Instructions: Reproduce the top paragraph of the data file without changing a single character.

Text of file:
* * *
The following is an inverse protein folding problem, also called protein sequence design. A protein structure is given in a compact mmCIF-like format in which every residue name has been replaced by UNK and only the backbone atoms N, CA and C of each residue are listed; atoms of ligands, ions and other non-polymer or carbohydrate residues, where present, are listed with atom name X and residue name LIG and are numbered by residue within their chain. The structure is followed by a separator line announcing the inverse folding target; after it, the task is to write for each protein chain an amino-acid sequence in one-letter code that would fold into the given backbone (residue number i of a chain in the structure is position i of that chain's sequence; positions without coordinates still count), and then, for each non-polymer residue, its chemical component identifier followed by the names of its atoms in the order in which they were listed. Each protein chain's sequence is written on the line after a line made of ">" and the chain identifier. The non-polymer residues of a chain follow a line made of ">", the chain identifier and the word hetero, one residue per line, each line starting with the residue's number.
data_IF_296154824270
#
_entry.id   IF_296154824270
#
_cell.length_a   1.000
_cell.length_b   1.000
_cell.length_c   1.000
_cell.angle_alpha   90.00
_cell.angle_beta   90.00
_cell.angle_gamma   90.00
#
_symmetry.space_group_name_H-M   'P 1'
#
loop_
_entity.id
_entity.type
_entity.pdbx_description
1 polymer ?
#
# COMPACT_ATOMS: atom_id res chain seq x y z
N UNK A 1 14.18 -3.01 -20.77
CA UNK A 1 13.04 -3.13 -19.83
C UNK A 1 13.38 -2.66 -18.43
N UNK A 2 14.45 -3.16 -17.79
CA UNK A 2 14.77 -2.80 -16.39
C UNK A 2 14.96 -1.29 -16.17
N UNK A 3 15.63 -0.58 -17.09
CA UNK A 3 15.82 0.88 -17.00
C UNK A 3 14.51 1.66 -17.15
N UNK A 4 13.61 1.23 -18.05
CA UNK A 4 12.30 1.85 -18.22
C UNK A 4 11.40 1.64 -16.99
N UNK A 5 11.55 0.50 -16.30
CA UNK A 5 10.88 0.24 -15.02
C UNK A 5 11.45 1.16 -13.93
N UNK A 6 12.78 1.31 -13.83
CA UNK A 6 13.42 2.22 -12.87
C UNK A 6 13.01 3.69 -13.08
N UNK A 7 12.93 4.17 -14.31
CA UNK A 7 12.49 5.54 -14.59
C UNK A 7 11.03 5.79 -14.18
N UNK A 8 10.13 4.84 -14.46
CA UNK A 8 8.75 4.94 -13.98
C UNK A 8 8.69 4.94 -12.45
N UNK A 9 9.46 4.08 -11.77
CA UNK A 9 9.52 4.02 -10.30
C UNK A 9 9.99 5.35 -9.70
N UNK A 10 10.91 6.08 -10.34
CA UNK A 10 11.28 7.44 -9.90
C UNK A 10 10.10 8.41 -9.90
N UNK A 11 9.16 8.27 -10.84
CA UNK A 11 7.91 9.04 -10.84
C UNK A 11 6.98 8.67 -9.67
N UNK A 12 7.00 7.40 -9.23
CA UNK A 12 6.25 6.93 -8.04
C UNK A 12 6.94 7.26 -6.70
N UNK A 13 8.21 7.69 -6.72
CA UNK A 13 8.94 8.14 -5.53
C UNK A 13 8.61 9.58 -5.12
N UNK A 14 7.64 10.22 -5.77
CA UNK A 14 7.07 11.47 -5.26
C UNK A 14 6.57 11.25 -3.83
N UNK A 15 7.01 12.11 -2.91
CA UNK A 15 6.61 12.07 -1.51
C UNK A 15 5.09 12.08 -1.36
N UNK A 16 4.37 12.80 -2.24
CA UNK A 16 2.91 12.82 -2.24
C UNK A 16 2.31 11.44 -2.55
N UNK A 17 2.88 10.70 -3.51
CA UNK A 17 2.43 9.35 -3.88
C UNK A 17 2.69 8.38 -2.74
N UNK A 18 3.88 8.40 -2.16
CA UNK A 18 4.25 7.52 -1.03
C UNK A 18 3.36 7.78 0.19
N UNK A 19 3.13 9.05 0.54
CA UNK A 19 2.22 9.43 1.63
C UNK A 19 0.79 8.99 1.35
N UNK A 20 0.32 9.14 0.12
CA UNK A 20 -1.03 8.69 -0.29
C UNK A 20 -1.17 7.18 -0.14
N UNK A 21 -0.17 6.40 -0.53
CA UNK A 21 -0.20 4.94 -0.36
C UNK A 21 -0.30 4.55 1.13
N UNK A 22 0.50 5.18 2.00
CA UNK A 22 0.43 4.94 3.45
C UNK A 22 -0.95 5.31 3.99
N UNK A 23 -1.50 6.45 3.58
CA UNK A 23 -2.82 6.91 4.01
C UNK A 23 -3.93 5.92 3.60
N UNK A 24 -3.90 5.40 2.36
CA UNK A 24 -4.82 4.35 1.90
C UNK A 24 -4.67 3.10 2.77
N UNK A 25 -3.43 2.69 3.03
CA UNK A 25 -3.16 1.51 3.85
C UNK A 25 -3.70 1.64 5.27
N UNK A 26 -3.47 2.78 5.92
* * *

The following is an inverse protein folding problem, also called protein sequence design. A protein structure is given in a compact mmCIF-like format in which every residue name has been replaced by UNK and only the backbone atoms N, CA and C of each residue are listed; atoms of ligands, ions and other non-polymer or carbohydrate residues, where present, are listed with atom name X and residue name LIG and are numbered by residue within their chain. The structure is followed by a separator line announcing the inverse folding target; after it, the task is to write for each protein chain an amino-acid sequence in one-letter code that would fold into the given backbone (residue number i of a chain in the structure is position i of that chain's sequence; positions without coordinates still count), and then, for each non-polymer residue, its chemical component identifier followed by the names of its atoms in the order in which they were listed. Each protein chain's sequence is written on the line after a line made of ">" and the chain identifier. The non-polymer residues of a chain follow a line made of ">", the chain identifier and the word hetero, one residue per line, each line starting with the residue's number.